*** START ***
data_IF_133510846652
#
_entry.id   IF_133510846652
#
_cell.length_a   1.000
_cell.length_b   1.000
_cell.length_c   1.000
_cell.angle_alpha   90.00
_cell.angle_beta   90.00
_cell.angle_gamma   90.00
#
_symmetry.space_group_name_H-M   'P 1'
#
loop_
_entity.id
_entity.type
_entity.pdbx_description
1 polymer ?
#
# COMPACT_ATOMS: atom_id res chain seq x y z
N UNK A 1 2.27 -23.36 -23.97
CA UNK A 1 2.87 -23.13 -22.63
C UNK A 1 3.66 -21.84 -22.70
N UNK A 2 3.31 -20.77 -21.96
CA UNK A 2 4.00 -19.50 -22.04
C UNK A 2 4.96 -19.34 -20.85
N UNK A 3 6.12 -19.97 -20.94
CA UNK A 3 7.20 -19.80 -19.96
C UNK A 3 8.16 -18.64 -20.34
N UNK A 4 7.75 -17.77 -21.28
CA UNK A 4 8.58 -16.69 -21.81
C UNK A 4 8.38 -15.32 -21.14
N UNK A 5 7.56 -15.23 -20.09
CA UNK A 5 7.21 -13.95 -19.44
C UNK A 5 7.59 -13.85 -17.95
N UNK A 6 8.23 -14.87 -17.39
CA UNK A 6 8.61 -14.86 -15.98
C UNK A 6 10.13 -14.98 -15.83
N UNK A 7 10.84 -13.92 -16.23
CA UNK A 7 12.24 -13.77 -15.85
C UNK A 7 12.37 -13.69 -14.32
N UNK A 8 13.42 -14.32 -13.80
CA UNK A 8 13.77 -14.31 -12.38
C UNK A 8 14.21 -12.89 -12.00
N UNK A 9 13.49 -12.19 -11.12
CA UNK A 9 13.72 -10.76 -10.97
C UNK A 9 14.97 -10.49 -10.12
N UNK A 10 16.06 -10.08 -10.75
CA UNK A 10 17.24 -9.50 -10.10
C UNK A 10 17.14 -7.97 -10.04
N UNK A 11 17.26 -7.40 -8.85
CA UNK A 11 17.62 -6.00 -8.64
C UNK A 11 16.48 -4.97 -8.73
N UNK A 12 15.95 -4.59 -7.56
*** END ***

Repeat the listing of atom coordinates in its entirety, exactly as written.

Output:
data_IF_133510846652
#
_entry.id   IF_133510846652
#
_cell.length_a   1.000
_cell.length_b   1.000
_cell.length_c   1.000
_cell.angle_alpha   90.00
_cell.angle_beta   90.00
_cell.angle_gamma   90.00
#
_symmetry.space_group_name_H-M   'P 1'
#
loop_
_entity.id
_entity.type
_entity.pdbx_description
1 polymer ?
#
# COMPACT_ATOMS: atom_id res chain seq x y z
N UNK A 1 2.27 -23.36 -23.97
CA UNK A 1 2.87 -23.13 -22.63
C UNK A 1 3.66 -21.84 -22.70
N UNK A 2 3.31 -20.77 -21.96
CA UNK A 2 4.00 -19.50 -22.04
C UNK A 2 4.96 -19.34 -20.85
N UNK A 3 6.12 -19.97 -20.94
CA UNK A 3 7.20 -19.80 -19.96
C UNK A 3 8.16 -18.64 -20.34
N UNK A 4 7.75 -17.77 -21.28
CA UNK A 4 8.58 -16.69 -21.81
C UNK A 4 8.38 -15.32 -21.14
N UNK A 5 7.56 -15.23 -20.09
CA UNK A 5 7.21 -13.95 -19.44
C UNK A 5 7.59 -13.85 -17.95
N UNK A 6 8.23 -14.87 -17.39
CA UNK A 6 8.61 -14.86 -15.98
C UNK A 6 10.13 -14.98 -15.83
N UNK A 7 10.84 -13.92 -16.23
CA UNK A 7 12.24 -13.77 -15.85
C UNK A 7 12.37 -13.69 -14.32
N UNK A 8 13.42 -14.32 -13.80
CA UNK A 8 13.77 -14.31 -12.38
C UNK A 8 14.21 -12.89 -12.00
N UNK A 9 13.49 -12.19 -11.12
CA UNK A 9 13.72 -10.76 -10.97
C UNK A 9 14.97 -10.49 -10.12
N UNK A 10 16.06 -10.08 -10.75
CA UNK A 10 17.24 -9.50 -10.10
C UNK A 10 17.14 -7.97 -10.04
N UNK A 11 17.26 -7.40 -8.85
CA UNK A 11 17.62 -6.00 -8.64
C UNK A 11 16.48 -4.97 -8.73
N UNK A 12 15.95 -4.59 -7.56